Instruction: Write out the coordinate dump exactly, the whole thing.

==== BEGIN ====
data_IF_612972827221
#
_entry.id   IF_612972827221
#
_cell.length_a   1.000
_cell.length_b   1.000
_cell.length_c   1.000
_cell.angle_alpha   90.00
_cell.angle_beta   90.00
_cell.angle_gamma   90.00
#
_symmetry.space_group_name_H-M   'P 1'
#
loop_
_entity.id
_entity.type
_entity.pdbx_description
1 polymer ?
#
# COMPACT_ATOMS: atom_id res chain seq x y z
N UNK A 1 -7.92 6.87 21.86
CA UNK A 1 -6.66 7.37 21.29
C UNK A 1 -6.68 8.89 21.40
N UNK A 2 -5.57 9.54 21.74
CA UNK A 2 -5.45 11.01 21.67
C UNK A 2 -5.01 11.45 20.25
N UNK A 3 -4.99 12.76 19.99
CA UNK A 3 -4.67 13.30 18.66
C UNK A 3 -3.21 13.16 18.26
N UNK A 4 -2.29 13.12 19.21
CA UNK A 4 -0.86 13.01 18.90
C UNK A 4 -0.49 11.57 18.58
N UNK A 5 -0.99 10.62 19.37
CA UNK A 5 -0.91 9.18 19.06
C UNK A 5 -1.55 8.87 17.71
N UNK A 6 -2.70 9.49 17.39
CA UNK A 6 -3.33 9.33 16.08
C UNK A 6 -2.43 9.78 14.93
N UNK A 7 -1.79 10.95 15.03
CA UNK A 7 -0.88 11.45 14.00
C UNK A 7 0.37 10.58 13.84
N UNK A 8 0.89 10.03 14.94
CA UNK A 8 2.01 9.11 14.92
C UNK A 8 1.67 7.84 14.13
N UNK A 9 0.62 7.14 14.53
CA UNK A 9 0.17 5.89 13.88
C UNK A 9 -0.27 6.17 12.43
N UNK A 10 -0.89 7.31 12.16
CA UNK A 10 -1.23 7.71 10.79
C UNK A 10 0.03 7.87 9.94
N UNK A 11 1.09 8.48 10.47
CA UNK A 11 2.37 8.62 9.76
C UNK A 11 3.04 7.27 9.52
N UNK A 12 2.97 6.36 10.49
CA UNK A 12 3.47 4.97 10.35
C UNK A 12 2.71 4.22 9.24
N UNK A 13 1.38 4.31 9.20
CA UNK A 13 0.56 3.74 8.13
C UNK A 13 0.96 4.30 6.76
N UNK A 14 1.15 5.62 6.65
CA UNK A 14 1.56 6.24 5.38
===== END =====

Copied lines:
data_IF_612972827221
#
_entry.id   IF_612972827221
#
_cell.length_a   1.000
_cell.length_b   1.000
_cell.length_c   1.000
_cell.angle_alpha   90.00
_cell.angle_beta   90.00
_cell.angle_gamma   90.00
#
_symmetry.space_group_name_H-M   'P 1'
#
loop_
_entity.id
_entity.type
_entity.pdbx_description
1 polymer ?
#
# COMPACT_ATOMS: atom_id res chain seq x y z
N UNK A 1 -7.92 6.87 21.86
CA UNK A 1 -6.66 7.37 21.29
C UNK A 1 -6.68 8.89 21.40
N UNK A 2 -5.57 9.54 21.74
CA UNK A 2 -5.45 11.01 21.67
C UNK A 2 -5.01 11.45 20.25
N UNK A 3 -4.99 12.76 19.99
CA UNK A 3 -4.67 13.30 18.66
C UNK A 3 -3.21 13.16 18.26
N UNK A 4 -2.29 13.12 19.21
CA UNK A 4 -0.86 13.01 18.90
C UNK A 4 -0.49 11.57 18.58
N UNK A 5 -0.99 10.62 19.37
CA UNK A 5 -0.91 9.18 19.06
C UNK A 5 -1.55 8.87 17.71
N UNK A 6 -2.70 9.49 17.39
CA UNK A 6 -3.33 9.33 16.08
C UNK A 6 -2.43 9.78 14.93
N UNK A 7 -1.79 10.95 15.03
CA UNK A 7 -0.88 11.45 14.00
C UNK A 7 0.37 10.58 13.84
N UNK A 8 0.89 10.03 14.94
CA UNK A 8 2.01 9.11 14.92
C UNK A 8 1.67 7.84 14.13
N UNK A 9 0.62 7.14 14.53
CA UNK A 9 0.17 5.89 13.88
C UNK A 9 -0.27 6.17 12.43
N UNK A 10 -0.89 7.31 12.16
CA UNK A 10 -1.23 7.71 10.79
C UNK A 10 0.03 7.87 9.94
N UNK A 11 1.09 8.48 10.47
CA UNK A 11 2.37 8.62 9.76
C UNK A 11 3.04 7.27 9.52
N UNK A 12 2.97 6.36 10.49
CA UNK A 12 3.47 4.97 10.35
C UNK A 12 2.71 4.22 9.24
N UNK A 13 1.38 4.31 9.20
CA UNK A 13 0.56 3.74 8.13
C UNK A 13 0.96 4.30 6.76
N UNK A 14 1.15 5.62 6.65
CA UNK A 14 1.56 6.24 5.38